Laboratory studies have estimated the female maturation period lasts 9–15 days.
Adult males have mature spermatozoa before emergence, and feeding is necessary only to sustain their normal activity (Li & Liu, 1997). Asian long-horned beetle larvae and adults chew and excavate wood with mandibles of modest size, but great strength. This too is characteristic of the family Cerambycidae. Adults, especially males, display long antennae used to sense the sex pheromones of potential mates. The conspicuous antennae probably act as aposematic signals to predators and in sexual rivalry as well. Accordingly the main targets for predation by birds for example, are the larvae.
In the wild, Asian long-horned beetles require between one and three years to reach maturity. The adult lifespan is about 50 days for males and 66 days for females. The lifespan of Anoplophora glabripennis in captivity is not known.
In its native range, ALB infests trees primarily in the genera Acer (Sapindaceae, Maple), Populus (Salicaceae), Salix (Salicaceae, Willow), and Ulmus (Ulmaceae, Elm). In the United States, ALB has completed development on species of these genera and also Aesculus (Sapindaceae), Albizia (Fabaceae), Betula (Betulaceae), Cercidiphyllum (Cercidiphyllaceae), Fraxinus (Oleaceae), Platanus (Platanaceae), Prunus (Rosaceae), and Sorbus (Rosaceae). Acer is the most commonly infested tree genus in the United States, followed by Ulmus and Salix. In Canada, complete development has been confirmed only on Acer, Betula, Populus, and Salix, although oviposition has occurred on other tree genera. Acer is the most commonly infested tree genus in Canada. In Europe, complete development has been recorded on Acer, Aesculus, Alnus (Betulaceae), Betula, Carpinus (Betulaceae), Fagus (Fagaceae), Fraxinus, Platanus, Populus, Prunus, Salix, and Sorbus. The top five host genera infested in Europe, in decreasing order, are Acer, Betula, Salix, Aesculus, and Populus. Not all Populus species are equally susceptible to ALB attack. For example, in China, Populus species in sections Aigeiros and Tacamahaca are generally more susceptible to ALB than species in section Populus (=sect. Leuce).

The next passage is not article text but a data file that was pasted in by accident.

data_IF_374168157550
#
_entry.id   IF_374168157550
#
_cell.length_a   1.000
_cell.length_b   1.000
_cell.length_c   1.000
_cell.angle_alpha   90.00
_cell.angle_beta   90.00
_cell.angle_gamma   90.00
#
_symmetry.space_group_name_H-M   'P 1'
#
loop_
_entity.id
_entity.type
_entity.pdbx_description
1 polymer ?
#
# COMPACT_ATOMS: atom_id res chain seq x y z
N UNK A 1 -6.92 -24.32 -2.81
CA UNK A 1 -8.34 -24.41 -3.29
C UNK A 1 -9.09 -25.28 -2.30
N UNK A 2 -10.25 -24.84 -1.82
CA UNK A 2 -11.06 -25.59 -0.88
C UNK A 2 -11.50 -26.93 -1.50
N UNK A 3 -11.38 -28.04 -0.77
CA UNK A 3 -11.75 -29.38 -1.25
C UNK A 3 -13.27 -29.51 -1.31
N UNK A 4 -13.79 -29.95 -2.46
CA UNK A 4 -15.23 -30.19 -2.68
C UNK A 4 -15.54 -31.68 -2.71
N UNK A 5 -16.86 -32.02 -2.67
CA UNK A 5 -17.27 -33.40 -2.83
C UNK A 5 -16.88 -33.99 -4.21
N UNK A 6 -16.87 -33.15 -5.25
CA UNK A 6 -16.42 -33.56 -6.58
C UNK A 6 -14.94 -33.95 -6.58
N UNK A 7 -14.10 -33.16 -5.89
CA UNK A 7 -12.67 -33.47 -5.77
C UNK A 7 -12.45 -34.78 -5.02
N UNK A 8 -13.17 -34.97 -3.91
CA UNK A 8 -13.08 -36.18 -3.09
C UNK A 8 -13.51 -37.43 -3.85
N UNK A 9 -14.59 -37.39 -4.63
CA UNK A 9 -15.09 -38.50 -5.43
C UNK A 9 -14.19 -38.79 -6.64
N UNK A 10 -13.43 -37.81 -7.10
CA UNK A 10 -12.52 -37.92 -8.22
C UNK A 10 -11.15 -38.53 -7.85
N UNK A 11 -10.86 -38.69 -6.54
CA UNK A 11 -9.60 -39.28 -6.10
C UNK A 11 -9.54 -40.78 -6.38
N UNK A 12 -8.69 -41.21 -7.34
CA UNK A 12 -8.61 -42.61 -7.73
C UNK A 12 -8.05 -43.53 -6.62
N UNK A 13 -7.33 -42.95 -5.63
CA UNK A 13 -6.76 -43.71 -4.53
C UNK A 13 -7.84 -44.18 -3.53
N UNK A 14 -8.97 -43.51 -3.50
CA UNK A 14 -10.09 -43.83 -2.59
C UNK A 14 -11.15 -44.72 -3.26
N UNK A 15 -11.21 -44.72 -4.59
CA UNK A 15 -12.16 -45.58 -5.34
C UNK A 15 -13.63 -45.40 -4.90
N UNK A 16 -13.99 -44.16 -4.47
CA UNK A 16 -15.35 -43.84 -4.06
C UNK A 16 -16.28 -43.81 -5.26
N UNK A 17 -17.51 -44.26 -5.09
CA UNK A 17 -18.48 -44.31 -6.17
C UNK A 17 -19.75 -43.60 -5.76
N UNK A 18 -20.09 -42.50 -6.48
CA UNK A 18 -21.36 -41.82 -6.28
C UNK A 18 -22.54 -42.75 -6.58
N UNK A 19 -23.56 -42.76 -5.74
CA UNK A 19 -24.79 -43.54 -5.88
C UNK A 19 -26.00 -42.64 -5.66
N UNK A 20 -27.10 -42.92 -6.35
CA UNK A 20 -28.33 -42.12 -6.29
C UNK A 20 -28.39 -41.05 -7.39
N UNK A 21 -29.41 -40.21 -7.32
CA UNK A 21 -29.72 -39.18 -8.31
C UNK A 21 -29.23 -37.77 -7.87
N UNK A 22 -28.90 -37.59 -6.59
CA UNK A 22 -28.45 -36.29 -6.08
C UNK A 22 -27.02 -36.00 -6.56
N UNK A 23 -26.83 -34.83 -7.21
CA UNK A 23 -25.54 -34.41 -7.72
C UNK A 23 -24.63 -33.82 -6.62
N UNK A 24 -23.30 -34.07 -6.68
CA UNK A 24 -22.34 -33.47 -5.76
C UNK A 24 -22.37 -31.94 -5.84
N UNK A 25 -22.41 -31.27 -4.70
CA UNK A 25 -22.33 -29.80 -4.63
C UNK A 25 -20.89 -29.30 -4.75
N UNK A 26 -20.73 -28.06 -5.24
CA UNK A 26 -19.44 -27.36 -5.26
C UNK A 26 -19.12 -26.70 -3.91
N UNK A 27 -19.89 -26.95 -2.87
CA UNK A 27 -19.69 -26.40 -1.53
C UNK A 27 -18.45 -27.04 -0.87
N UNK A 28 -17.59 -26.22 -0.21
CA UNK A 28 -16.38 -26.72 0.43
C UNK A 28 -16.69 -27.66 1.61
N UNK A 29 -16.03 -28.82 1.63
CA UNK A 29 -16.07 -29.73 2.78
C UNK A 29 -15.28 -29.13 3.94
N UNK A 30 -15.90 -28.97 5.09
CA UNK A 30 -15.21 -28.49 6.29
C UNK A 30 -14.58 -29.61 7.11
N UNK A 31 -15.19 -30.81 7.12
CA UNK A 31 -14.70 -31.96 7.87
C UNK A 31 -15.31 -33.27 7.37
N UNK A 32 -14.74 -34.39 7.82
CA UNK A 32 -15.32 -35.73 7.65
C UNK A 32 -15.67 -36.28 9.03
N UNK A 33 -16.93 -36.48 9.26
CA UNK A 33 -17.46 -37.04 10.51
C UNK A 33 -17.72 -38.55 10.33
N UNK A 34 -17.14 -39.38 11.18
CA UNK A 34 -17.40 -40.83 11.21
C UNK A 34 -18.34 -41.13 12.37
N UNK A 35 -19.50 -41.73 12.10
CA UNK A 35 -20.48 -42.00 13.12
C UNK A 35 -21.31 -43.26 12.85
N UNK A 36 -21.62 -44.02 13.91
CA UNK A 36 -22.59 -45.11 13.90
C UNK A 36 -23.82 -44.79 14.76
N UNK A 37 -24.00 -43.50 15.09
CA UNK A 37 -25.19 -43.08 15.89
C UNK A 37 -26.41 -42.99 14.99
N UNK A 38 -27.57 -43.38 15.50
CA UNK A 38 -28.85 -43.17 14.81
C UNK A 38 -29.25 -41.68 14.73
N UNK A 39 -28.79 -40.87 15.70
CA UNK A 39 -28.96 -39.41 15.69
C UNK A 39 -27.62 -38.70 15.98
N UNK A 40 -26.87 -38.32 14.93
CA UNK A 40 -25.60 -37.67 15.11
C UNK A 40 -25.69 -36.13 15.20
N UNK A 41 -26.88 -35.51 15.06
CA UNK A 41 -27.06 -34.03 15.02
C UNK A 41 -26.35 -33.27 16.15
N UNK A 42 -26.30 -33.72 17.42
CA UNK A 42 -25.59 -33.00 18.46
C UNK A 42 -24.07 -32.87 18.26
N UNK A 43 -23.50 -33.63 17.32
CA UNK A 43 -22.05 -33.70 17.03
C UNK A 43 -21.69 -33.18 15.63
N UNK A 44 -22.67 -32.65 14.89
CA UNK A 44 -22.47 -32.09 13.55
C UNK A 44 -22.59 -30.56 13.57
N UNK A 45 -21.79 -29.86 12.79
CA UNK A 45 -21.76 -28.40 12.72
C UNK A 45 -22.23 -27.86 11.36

Although individuals do not typically disperse very far, some may travel as far as a kilometer or two in a season in search of new host trees.
Adult Anoplophora glabripennis feed on leaves, twigs, and other plant matter. In their native habitat larvae of Anoplophora glabripennis feed on the healthy bark, phloem, and xylem of more than 24 species of hardwood trees. This causes the death of many trees. Also, it is extremely hard to kill off ALB larvae, another reason for this beetle's success.
Although the Asian long~horned beetle can fly for unbroken distances of 400 yards (370 m) or more in search of a host tree, they tend to lay eggs in the same tree from which they emerged as adults, migrating only when population density becomes too high. During the summer months, a mated adult ALB female chews some 35 to 90 individual depressions into the host tree's bark and lays an egg in each of the pits. The white, apodous eruciform larvae hatch out in 10–15 days.